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Hamstring and Posterior Chain Exercises

This is an excerpt from Stronger Legs & Lower Body by Tim Bishop.

The hamstring muscles—the semitendinosus, the semimembranosus, and the biceps femoris—are located on the posterior thigh. They are responsible for bending and flexing the knee, and they also assist with hip extension. The hamstring group is often overlooked and undertrained. When people think about developing bigger and stronger legs, they usually think about the quads first. The hamstrings are hard to see, which leads to an “out of sight, out of mind” effect. But the quads are naturally stronger than the hamstrings because of their size and weight-bearing responsibility, so it is important to train the hamstrings as much or even more than the quads. A lack of strength in the hamstrings compared with the strength in the quads not only can create a cosmetic and functional imbalance, but it can also result in an unstable knee joint and assorted lower-body injuries.

The term posterior chain refers to the series of muscles that include the low back, the glutes, the hamstrings, and even the calf muscles. Posterior chain exercises involve most, if not all, of these muscles in a chainlike manner. Athletes in sports that involve swinging, throwing, and lifting know that generating power in one area is not enough; the muscles must be strong enough to transfer it along the chain.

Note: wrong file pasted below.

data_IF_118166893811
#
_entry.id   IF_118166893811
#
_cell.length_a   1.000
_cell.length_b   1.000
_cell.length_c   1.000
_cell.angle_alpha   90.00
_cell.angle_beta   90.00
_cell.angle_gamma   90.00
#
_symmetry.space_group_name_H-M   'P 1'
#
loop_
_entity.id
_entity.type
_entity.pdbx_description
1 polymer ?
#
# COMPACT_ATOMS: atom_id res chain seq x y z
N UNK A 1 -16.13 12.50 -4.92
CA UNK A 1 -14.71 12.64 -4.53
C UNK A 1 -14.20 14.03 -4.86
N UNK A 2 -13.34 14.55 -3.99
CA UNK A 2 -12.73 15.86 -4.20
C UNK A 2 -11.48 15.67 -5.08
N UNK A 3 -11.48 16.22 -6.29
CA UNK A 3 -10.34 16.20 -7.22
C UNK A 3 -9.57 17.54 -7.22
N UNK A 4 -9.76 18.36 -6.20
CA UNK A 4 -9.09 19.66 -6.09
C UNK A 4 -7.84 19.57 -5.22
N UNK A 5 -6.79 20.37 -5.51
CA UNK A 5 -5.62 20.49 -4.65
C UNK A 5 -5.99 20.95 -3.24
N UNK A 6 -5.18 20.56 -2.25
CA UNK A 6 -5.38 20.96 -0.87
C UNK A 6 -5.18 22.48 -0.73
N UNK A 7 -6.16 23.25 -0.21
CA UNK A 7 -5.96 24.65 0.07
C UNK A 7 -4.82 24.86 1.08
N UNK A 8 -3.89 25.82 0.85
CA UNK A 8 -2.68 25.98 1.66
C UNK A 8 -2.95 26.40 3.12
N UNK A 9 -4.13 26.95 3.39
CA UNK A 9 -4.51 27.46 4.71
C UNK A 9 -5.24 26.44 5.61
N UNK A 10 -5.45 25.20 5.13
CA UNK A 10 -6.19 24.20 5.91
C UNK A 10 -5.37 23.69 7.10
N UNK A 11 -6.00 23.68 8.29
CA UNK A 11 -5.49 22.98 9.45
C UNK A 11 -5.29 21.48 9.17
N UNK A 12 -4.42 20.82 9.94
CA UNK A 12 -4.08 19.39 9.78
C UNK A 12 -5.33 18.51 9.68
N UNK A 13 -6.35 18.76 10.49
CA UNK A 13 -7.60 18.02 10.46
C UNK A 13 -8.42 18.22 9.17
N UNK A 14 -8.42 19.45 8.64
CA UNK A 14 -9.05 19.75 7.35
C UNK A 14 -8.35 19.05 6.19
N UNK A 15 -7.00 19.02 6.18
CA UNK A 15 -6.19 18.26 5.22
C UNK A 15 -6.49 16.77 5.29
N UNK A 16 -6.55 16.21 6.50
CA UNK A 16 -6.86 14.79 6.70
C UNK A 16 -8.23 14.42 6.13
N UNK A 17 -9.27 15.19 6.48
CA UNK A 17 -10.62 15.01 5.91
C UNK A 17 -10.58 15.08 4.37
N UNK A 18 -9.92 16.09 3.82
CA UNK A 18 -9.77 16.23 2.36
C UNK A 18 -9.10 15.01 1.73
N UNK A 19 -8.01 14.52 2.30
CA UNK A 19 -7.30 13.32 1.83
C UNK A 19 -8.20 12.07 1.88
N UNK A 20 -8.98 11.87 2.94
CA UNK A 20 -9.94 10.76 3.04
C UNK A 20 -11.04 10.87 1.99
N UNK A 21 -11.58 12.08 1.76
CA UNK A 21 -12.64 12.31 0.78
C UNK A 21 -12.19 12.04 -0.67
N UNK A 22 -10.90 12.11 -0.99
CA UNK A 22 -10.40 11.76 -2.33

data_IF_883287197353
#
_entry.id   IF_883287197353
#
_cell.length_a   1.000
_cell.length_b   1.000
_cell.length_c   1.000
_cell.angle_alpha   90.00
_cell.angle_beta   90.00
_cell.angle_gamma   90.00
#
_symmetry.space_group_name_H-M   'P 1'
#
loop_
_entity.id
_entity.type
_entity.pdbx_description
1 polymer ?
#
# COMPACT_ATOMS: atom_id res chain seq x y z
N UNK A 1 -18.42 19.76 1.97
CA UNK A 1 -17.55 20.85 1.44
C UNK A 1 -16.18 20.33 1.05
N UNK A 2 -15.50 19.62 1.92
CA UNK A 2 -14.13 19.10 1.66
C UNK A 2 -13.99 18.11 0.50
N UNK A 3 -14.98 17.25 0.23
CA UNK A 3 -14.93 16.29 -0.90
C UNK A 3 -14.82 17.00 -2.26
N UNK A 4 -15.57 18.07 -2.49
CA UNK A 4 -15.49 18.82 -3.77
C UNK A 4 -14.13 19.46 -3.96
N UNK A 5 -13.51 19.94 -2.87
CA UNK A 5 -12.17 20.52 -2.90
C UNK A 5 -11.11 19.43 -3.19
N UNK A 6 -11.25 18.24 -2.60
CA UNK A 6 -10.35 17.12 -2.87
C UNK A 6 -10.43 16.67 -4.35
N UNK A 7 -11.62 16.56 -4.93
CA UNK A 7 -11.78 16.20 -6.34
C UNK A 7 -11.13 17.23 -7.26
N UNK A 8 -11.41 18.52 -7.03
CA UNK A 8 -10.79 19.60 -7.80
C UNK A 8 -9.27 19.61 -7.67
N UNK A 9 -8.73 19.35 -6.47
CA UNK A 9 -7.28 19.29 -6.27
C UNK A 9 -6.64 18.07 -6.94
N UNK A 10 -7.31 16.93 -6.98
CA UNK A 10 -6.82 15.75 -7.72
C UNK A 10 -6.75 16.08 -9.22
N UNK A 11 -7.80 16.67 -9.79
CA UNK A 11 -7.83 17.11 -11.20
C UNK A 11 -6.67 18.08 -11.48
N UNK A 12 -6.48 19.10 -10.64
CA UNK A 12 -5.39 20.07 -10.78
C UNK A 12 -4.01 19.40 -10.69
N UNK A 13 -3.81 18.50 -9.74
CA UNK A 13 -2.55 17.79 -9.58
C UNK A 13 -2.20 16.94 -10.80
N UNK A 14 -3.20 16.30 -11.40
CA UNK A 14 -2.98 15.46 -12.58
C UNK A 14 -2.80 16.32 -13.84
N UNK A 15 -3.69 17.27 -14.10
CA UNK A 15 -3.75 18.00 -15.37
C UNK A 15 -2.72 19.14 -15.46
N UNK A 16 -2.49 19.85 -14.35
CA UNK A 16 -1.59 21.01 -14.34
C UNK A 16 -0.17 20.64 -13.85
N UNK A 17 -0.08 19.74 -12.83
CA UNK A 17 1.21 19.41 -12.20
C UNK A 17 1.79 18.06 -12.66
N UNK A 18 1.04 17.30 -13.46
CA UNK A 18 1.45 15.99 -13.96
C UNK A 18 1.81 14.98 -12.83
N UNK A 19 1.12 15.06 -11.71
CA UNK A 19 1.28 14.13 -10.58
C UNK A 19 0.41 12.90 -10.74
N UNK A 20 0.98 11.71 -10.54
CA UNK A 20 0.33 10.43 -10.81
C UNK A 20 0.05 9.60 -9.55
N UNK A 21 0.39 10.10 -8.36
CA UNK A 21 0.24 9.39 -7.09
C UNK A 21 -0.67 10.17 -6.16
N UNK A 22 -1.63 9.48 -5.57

Posterior chain exercises also contribute to a strong core. A common assumption is that the term core applies only to the abdominal muscles, but the low back, glutes, and even the top of the hamstrings are all part of the core as well. This back side of the core must also be developed and maintained.

Strong and flexible hamstrings and posterior chain muscles are an important part of an injury-prevention strategy. The low back is one of the most commonly injured areas, often leading to lost work hours and high medical expenses. And in the world of sports, athletes are routinely sidelined by hamstring injuries. Performing hamstring and posterior chain exercises can help you avoid becoming one of these statistics.

As with the quads and glutes, you can train the hamstring group and the posterior chain muscles by using compound movements such as deadlifts or isolation movements such as leg curls. You will see the best strength gains in this region of the body from using a combination of compound and isolation exercises.

Read more from Stronger Legs & Lower Body by Tim Bishop.

More Excerpts From Stronger Legs & Lower Body